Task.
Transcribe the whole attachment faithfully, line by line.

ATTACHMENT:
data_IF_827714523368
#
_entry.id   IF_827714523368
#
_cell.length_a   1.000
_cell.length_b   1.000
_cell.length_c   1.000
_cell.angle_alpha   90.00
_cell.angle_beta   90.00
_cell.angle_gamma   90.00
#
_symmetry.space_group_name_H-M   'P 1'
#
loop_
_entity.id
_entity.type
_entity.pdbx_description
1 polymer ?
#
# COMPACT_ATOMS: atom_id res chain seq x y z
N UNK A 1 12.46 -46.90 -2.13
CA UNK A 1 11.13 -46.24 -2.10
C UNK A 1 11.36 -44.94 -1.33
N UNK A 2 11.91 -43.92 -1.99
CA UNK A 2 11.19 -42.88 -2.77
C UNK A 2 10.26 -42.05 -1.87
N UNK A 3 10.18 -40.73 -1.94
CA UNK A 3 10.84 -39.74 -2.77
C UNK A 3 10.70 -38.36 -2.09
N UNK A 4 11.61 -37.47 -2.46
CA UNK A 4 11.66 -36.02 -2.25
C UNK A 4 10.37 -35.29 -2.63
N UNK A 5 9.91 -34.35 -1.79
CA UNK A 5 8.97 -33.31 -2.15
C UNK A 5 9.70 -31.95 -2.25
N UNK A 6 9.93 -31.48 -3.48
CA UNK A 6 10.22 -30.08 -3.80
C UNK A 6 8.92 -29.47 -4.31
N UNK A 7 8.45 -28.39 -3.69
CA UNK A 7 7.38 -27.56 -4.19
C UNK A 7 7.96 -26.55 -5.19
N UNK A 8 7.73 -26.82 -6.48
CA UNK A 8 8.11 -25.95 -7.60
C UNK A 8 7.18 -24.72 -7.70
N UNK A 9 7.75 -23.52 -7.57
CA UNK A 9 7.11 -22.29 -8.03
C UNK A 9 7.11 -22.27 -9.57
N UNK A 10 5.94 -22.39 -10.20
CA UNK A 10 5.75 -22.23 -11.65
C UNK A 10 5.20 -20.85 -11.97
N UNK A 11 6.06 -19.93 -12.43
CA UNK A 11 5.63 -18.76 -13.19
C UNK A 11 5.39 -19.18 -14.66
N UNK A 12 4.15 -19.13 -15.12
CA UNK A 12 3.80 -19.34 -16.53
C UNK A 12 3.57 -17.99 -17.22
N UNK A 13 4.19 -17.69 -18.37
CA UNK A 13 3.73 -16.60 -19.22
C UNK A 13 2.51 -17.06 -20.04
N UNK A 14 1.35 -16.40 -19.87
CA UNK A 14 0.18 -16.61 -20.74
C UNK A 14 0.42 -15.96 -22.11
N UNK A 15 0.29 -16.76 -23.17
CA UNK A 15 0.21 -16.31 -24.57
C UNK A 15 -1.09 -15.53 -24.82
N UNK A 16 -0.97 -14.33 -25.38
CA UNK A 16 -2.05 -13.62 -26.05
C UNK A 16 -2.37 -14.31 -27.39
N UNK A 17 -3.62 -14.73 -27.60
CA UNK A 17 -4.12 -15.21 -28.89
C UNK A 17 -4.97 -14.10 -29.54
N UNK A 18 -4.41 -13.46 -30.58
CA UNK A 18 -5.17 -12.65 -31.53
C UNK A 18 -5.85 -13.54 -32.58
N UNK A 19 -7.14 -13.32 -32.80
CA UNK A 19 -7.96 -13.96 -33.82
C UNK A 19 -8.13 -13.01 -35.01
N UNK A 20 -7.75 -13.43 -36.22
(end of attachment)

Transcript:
data_IF_827714523368
#
_entry.id   IF_827714523368
#
_cell.length_a   1.000
_cell.length_b   1.000
_cell.length_c   1.000
_cell.angle_alpha   90.00
_cell.angle_beta   90.00
_cell.angle_gamma   90.00
#
_symmetry.space_group_name_H-M   'P 1'
#
loop_
_entity.id
_entity.type
_entity.pdbx_description
1 polymer ?
#
# COMPACT_ATOMS: atom_id res chain seq x y z
N UNK A 1 12.46 -46.90 -2.13
CA UNK A 1 11.13 -46.24 -2.10
C UNK A 1 11.36 -44.94 -1.33
N UNK A 2 11.91 -43.92 -1.99
CA UNK A 2 11.19 -42.88 -2.77
C UNK A 2 10.26 -42.05 -1.87
N UNK A 3 10.18 -40.73 -1.94
CA UNK A 3 10.84 -39.74 -2.77
C UNK A 3 10.70 -38.36 -2.09
N UNK A 4 11.61 -37.47 -2.46
CA UNK A 4 11.66 -36.02 -2.25
C UNK A 4 10.37 -35.29 -2.63
N UNK A 5 9.91 -34.35 -1.79
CA UNK A 5 8.97 -33.31 -2.15
C UNK A 5 9.70 -31.95 -2.25
N UNK A 6 9.93 -31.48 -3.48
CA UNK A 6 10.22 -30.08 -3.80
C UNK A 6 8.92 -29.47 -4.31
N UNK A 7 8.45 -28.39 -3.69
CA UNK A 7 7.38 -27.56 -4.19
C UNK A 7 7.96 -26.55 -5.19
N UNK A 8 7.73 -26.82 -6.48
CA UNK A 8 8.11 -25.95 -7.60
C UNK A 8 7.18 -24.72 -7.70
N UNK A 9 7.75 -23.52 -7.57
CA UNK A 9 7.11 -22.29 -8.03
C UNK A 9 7.11 -22.27 -9.57
N UNK A 10 5.94 -22.39 -10.20
CA UNK A 10 5.75 -22.23 -11.65
C UNK A 10 5.20 -20.85 -11.97
N UNK A 11 6.06 -19.93 -12.43
CA UNK A 11 5.63 -18.76 -13.19
C UNK A 11 5.39 -19.18 -14.66
N UNK A 12 4.15 -19.13 -15.12
CA UNK A 12 3.80 -19.34 -16.53
C UNK A 12 3.57 -17.99 -17.22
N UNK A 13 4.19 -17.69 -18.37
CA UNK A 13 3.73 -16.60 -19.22
C UNK A 13 2.51 -17.06 -20.04
N UNK A 14 1.35 -16.40 -19.87
CA UNK A 14 0.18 -16.61 -20.74
C UNK A 14 0.42 -15.96 -22.11
N UNK A 15 0.29 -16.76 -23.17
CA UNK A 15 0.21 -16.31 -24.57
C UNK A 15 -1.09 -15.53 -24.82
N UNK A 16 -0.97 -14.33 -25.38
CA UNK A 16 -2.05 -13.62 -26.05
C UNK A 16 -2.37 -14.31 -27.39
N UNK A 17 -3.62 -14.73 -27.60
CA UNK A 17 -4.12 -15.21 -28.89
C UNK A 17 -4.97 -14.10 -29.54
N UNK A 18 -4.41 -13.46 -30.58
CA UNK A 18 -5.17 -12.65 -31.53
C UNK A 18 -5.85 -13.54 -32.58
N UNK A 19 -7.14 -13.32 -32.80
CA UNK A 19 -7.96 -13.96 -33.82
C UNK A 19 -8.13 -13.01 -35.01
N UNK A 20 -7.75 -13.43 -36.22